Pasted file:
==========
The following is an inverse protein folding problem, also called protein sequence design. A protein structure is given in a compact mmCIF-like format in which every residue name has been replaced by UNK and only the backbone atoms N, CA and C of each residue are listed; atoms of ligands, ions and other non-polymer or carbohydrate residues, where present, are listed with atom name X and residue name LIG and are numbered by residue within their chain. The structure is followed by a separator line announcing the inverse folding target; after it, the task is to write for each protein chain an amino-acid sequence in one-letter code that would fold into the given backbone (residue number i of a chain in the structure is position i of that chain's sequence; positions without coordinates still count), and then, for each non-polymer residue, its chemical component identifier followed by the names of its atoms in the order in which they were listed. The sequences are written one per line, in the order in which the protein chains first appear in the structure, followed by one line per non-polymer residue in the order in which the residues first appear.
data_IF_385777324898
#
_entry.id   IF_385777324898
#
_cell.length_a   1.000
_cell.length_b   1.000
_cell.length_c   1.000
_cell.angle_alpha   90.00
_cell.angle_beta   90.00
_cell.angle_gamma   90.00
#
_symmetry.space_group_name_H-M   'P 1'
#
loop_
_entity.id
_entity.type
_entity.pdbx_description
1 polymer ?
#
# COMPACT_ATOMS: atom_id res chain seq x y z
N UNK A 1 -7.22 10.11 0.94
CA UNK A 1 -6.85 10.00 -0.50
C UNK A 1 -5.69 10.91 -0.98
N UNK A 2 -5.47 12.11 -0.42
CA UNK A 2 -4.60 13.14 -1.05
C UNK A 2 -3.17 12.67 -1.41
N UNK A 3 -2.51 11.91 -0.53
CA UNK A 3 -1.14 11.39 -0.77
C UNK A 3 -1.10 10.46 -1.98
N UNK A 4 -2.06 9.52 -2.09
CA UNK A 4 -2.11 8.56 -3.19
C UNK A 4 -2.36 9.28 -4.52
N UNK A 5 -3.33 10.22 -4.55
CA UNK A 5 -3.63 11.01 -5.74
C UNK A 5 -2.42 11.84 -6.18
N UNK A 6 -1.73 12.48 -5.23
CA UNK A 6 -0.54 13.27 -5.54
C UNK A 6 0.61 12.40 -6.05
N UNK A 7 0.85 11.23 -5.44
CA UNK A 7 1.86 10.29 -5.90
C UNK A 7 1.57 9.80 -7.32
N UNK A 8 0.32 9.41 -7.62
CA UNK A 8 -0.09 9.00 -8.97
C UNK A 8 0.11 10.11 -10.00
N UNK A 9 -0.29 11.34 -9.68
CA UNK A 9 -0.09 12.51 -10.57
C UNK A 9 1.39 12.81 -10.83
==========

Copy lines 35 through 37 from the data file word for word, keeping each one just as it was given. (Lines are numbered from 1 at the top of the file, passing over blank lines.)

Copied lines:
CA UNK A 5 -3.63 11.01 -5.74
C UNK A 5 -2.42 11.84 -6.18
N UNK A 6 -1.73 12.48 -5.23